For example an organization will say “I want to provide better service in some area, so I’m going to start in a call center. I’m going to put a great call center system in, or I’m going to create a great chat bot”. If they start doing that with a low code or any system and embedding that business logic into those channels, then they’re creating a problem when a customer wants to move from one channel to another channel, and customers want to do that. I’m seeing lots of “Phase Ones” that were kind of successful but not scalable because they don’t have the right architecture built into it.
Paul Greenberg: You’ve always taken into account business models and culture as part of how you define digital transformation, in that technology plays a role but it isn’t the only thing involved. How do you manage to maintain that through the pandemic?
Alan Trefler: I think we’ve always been sensitive that a business transformation is a transformation of the business. It’s not a transformation of swapping out one tech versus another. I think one of the advantages of having been around a while is we’ve seen tech changes happen, and we’ve seen where they’ve really manifested themselves into great successes. And in other times it just changed the underlying technology.
You need to understand that businesses ultimately are about people and it’s about their customer relationships. It’s about their partners, it’s about their internal relationships. And if you’re going to transform the business it better be about empowering the people of that business. Look at all the stresses that people and businesses are under today. The biggest drivers at this instant for digital transformation is not just there’s new cool tech out there, though. It’s that businesses have staff who have been under enormous stress and really are in many cases stretched to a breaking point. Those staff are exhibiting less and less affiliation and loyalty. Those staff are subject to enormous personal inflation in terms of what’s happening to their budgets and what they need to do. Those staff are also getting visibility to a very discontinuous job market where the job inquiry, the raises and in some cases the opportunities are suddenly coming on and having an enormous destabilizing effect on the businesses. And as businesses go to hire, they struggle to be able to find the talent they need and also to reconcile the talent they’re getting with the teams they have.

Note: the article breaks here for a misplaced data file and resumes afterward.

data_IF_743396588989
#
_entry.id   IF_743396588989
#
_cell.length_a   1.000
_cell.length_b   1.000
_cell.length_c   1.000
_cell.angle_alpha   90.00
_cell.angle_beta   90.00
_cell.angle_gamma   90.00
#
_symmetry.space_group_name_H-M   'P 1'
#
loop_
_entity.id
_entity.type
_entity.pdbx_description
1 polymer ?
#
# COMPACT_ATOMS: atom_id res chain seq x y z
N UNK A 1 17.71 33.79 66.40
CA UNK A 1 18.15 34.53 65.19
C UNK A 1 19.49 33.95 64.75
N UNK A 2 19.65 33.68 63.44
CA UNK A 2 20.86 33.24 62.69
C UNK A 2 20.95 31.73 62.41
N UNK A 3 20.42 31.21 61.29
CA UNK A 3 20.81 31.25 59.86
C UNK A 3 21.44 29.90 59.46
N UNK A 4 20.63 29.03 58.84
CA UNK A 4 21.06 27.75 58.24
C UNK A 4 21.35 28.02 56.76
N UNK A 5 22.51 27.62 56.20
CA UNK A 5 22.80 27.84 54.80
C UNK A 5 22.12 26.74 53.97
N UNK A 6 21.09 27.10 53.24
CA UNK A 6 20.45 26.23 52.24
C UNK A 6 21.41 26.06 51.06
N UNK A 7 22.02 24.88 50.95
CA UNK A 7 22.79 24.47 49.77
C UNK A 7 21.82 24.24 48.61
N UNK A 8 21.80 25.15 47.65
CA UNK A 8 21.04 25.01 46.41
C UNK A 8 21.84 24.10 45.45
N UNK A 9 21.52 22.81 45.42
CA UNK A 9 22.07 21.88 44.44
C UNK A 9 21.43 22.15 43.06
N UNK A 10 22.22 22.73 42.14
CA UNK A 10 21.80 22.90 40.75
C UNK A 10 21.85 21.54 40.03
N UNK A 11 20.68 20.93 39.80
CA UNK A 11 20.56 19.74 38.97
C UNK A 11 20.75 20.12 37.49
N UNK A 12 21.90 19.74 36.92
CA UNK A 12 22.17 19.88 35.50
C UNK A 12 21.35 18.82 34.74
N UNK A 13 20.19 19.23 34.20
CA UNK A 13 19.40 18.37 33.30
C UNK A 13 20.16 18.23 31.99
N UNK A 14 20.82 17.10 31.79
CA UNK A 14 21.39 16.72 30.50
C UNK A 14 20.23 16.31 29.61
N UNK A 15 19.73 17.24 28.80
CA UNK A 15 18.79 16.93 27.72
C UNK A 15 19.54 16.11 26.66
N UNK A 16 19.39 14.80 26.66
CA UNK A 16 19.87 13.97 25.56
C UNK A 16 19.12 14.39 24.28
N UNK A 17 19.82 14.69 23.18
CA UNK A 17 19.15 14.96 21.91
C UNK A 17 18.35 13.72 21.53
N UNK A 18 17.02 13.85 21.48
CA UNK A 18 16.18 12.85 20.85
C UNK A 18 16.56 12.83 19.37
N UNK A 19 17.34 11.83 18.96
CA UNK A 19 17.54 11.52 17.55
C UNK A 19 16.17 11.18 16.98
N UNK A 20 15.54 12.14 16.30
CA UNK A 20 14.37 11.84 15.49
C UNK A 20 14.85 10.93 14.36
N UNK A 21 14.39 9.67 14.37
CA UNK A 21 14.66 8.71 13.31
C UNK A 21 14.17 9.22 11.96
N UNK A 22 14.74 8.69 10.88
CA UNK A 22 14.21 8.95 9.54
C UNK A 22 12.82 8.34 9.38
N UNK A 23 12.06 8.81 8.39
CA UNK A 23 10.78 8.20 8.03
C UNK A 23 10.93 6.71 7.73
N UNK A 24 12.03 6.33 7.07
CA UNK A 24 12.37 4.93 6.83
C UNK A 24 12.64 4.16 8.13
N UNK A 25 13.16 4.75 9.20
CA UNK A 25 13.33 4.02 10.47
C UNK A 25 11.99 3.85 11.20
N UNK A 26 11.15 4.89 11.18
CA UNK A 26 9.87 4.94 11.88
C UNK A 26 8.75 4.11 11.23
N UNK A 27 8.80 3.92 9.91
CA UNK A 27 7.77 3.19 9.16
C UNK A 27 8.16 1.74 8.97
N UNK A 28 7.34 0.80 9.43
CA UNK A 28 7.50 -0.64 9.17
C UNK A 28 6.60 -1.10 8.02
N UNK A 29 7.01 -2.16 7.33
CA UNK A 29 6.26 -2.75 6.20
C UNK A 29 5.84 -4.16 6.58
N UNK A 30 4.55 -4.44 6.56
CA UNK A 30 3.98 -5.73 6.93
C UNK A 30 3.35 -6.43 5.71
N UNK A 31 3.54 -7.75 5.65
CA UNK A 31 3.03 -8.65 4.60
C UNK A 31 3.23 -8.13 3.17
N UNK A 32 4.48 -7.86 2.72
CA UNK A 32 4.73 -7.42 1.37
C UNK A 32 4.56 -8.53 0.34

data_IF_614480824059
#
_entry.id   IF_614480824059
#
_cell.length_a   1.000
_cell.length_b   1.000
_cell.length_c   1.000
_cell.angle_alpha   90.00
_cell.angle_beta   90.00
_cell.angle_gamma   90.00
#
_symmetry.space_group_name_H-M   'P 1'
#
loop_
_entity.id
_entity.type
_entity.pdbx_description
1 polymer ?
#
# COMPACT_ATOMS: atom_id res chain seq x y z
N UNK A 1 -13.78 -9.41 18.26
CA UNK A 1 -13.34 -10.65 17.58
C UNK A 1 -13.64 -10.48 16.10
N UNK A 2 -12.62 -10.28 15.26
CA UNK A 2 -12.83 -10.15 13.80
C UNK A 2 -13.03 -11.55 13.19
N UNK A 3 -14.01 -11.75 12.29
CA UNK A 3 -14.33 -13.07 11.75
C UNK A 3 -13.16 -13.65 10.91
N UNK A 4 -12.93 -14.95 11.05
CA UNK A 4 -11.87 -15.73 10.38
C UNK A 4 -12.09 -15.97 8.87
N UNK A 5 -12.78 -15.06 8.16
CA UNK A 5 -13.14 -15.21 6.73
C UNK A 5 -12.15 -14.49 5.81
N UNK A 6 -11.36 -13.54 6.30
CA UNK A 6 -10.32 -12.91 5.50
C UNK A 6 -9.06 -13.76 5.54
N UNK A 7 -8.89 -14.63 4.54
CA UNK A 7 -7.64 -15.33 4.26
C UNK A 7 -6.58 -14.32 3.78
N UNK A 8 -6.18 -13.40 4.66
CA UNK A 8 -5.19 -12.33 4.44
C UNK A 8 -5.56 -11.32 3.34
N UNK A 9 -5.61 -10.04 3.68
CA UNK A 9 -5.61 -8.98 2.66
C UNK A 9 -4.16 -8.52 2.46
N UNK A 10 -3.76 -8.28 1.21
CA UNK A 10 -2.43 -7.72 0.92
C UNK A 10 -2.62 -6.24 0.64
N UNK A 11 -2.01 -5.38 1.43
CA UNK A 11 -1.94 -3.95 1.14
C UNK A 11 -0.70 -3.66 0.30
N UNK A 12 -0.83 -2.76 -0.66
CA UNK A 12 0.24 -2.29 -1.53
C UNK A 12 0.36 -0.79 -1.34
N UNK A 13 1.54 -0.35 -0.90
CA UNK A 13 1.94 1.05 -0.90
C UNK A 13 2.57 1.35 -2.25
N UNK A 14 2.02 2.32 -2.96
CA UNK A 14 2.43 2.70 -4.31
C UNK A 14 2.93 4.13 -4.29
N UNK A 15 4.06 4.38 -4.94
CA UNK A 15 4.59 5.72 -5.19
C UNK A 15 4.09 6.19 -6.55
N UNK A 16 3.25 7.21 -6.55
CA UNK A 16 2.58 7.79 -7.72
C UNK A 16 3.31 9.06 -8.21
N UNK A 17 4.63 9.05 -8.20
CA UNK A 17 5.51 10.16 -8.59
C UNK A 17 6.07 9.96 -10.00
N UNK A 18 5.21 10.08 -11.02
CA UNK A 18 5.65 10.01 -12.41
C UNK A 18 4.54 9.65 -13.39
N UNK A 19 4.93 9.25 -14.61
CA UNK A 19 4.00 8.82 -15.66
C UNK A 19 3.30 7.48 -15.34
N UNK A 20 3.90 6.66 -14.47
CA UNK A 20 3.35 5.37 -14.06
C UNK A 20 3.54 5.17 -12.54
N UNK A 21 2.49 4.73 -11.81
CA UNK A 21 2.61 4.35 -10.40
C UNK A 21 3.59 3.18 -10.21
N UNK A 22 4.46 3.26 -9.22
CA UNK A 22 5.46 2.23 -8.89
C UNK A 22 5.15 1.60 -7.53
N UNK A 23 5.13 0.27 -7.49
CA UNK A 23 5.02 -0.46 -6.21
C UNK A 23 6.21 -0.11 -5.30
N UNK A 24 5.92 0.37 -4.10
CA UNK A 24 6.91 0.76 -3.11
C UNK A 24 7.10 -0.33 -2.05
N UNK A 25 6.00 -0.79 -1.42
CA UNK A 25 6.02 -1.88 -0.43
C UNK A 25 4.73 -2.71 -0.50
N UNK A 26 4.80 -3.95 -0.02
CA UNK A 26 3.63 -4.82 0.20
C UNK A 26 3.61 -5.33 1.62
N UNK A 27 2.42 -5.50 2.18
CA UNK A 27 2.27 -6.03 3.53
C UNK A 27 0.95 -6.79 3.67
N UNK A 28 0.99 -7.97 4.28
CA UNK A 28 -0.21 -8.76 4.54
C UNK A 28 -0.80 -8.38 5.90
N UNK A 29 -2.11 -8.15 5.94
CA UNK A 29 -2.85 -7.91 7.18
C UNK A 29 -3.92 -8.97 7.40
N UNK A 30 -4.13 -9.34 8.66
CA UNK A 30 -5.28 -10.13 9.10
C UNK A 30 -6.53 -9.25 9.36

It’s something we all wrestle with. I think it can be addressed by digital transformation, but digital transformation will not replace the need for worrying about each one of those things. It simply provides additional capabilities and vehicles f
or an organization to now make it staff jobs easier. How do you reduce stress? You give the team better tools. How do you handle the fact that turnover may be higher? You make it easier to onboard because your systems are smarter. How do you make it so the staff doesn’t feel as overworked? You use the capabilities of digital transformation to include the end clients more directly in the processes and in the engagement.